[The numbers here are odd: the project, not simply the arena, was estimated to create 15,000 construction jobs, at 1500 a year, and the project, not the arena, was estimated to created 10,000 office jobs. The arena itself has never been estimated to create more than several hundred permanent jobs. And the location would be over and beyond the railyard.]

Columnist hype

A 1/27/04 Daily News column by Denis Hamill, headlined OPPOSITION TO NETS IS STRICTLY NIMBY quoted information from Forest City Ratner's press release: I've received dozens of E-mails opposing this $2.5 billion construction project that would bring Brooklyn a 19,000-seat arena, 2 million square feet of commercial space, 300,000 square feet of retail space, and 4,500 new housing units, creating 15,000 temporary construction jobs and 10,000 new permanent jobs.

A 4/12/04 New York Post column by Andrea Peyser, headlined "NETS' ARENA WILL 'WORK' WONDERS," began: The naysayers, whiners and professional "no" people will whine and say nay. But I offer 10,000 incontrovertible reasons why the planned Nets basketball arena in Downtown Brooklyn is not just a good idea, but a crucial one: Ten-thousand jobs.

Such firm statistics were later promulgated in straight news coverage. A 6/18/04 Daily News story, headlined HARDHATS & ACTIVISTS CHEER ON RATNER PLAN, stated: Energized by the prospect of 15,000 construction jobs, 10,000 permanent jobs and the project's proposed housing component, the noontime crowd roared their approval at every mention of job and housing opportunities.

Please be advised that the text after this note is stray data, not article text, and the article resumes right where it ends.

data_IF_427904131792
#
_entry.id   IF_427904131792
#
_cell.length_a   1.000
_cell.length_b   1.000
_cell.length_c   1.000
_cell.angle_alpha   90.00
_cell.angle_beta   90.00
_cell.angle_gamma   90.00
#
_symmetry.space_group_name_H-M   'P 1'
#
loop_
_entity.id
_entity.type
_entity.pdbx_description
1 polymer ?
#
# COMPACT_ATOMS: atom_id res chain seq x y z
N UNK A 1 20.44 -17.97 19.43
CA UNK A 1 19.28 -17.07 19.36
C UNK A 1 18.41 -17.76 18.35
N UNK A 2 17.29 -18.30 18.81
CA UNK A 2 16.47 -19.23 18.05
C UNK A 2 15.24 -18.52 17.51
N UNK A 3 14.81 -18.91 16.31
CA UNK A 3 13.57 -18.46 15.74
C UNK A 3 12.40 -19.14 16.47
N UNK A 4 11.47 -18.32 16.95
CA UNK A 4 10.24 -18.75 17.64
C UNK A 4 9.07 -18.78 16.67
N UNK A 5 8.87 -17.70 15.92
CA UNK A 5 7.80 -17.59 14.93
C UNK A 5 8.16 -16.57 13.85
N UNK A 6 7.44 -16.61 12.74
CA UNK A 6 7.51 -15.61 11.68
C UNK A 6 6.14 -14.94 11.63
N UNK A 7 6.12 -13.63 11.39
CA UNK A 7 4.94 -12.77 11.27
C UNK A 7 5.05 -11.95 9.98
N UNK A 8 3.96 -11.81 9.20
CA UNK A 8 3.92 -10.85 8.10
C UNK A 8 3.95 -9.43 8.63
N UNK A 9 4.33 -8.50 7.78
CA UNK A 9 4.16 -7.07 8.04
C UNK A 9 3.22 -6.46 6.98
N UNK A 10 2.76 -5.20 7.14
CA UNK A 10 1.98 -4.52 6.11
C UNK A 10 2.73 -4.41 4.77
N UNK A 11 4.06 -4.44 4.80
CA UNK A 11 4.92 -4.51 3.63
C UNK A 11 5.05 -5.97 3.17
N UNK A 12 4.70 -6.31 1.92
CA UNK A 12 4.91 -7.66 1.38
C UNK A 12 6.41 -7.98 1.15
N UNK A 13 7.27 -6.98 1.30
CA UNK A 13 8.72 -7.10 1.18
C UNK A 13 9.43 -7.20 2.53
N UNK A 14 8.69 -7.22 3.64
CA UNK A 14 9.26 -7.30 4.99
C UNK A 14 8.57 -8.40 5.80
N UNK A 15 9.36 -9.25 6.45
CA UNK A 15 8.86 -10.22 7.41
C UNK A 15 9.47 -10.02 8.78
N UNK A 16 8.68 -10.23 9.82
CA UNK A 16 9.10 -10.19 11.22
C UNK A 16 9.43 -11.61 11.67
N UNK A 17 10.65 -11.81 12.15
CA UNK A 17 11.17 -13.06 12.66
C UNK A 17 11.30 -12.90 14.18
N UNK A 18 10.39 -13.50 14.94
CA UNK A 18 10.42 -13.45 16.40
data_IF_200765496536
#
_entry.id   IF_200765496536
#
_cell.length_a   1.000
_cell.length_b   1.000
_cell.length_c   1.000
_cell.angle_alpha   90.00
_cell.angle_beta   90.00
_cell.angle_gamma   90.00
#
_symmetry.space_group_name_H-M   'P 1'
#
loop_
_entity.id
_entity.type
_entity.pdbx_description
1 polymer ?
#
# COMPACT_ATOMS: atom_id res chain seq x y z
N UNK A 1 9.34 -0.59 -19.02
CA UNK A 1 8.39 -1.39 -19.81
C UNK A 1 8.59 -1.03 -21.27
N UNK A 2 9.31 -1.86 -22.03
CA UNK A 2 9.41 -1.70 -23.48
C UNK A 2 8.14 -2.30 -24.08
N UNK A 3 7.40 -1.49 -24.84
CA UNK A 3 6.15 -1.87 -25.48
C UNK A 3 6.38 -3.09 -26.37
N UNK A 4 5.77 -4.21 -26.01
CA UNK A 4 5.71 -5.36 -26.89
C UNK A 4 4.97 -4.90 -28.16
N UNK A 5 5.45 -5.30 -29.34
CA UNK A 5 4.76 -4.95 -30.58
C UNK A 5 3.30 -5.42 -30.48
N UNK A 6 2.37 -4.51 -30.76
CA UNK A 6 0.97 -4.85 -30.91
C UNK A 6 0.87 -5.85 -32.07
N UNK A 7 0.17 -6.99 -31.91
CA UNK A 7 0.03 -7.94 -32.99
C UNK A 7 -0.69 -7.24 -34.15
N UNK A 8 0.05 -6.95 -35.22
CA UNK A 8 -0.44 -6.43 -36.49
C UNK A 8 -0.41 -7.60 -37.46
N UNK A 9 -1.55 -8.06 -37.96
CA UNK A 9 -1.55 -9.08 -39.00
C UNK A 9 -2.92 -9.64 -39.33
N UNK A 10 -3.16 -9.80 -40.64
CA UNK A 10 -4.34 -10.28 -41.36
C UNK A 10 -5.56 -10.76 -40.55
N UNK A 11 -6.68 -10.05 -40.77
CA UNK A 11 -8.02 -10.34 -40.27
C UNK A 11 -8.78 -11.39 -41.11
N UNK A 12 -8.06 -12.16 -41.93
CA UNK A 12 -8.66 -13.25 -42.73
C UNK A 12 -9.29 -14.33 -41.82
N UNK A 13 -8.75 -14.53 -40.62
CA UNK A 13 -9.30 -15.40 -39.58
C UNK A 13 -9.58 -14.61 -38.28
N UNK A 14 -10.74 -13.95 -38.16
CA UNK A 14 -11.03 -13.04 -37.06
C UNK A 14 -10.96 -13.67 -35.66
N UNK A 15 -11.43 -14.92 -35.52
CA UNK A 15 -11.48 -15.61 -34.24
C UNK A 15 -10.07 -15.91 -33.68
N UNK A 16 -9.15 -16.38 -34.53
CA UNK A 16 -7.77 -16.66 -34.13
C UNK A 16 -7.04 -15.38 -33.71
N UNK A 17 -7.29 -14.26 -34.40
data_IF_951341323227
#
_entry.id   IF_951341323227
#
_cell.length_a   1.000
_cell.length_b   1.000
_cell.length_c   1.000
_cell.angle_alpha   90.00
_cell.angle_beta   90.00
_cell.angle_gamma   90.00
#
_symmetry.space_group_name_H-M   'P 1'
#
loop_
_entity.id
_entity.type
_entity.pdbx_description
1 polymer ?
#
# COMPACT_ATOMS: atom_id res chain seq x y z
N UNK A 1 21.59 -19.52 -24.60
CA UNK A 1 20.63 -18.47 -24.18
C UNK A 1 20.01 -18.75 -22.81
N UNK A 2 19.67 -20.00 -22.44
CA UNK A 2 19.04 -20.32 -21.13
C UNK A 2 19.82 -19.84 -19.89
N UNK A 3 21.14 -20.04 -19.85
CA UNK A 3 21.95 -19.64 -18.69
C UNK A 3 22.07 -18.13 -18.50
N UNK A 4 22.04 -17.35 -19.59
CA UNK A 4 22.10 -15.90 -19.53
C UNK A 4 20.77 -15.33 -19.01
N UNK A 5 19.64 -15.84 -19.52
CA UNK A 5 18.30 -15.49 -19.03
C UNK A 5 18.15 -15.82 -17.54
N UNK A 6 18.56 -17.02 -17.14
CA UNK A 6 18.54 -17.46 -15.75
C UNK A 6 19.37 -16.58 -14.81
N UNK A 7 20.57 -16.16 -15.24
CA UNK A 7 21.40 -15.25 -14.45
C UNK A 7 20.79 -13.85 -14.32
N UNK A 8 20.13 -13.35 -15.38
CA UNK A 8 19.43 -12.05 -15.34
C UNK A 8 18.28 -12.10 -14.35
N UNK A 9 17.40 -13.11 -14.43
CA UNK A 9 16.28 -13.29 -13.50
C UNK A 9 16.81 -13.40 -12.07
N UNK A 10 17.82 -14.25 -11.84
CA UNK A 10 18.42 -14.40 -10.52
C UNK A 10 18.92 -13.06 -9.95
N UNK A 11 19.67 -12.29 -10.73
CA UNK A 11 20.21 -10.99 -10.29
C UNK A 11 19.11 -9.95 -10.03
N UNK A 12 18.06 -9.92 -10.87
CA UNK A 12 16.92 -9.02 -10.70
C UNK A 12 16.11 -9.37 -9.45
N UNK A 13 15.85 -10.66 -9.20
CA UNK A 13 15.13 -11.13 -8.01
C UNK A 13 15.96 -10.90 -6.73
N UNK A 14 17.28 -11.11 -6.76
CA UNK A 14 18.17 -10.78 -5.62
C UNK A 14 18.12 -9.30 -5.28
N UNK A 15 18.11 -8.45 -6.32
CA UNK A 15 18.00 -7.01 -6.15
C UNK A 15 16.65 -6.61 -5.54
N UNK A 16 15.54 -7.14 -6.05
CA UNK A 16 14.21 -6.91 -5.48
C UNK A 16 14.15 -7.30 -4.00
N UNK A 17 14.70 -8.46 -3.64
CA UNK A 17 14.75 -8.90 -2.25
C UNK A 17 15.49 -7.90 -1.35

That seems a little conclusory, since most at the rally were union workers hoping for construction jobs and members of ACORN or BUILD concerned about affordable housing or job training for construction work. Office workers were in short supply; indeed, most of the office jobs, based on the pattern at Ratner's previous Brooklyn projects, would be moved from Manhattan rather than new.

A 6/18/04 New York Sun article, headlined "Union Members Unite Behind Ratner's Development Plan for Brooklyn," explained where the numbers came from: According to the plan - as outlined by an Atlantic Yards Fact sheet that was distributed at the event - the project will construct an arena with 52,000 square feet of usable space, new housing designed for all income levels, offer reasonably priced game tickets, and create 15,000 construction jobs and 10,000 permanent jobs.

Needless to say, neither Peyser nor Hamill has taken another look at the not-so-incontrovertible numbers. Nor have most reporters and editorial writers, even as Forest City Ratner now conflates construction and other jobs and spuriously promises "18,000 jobs created."

The changes in "Jobs, Housing, and Hoops" still deserve attention.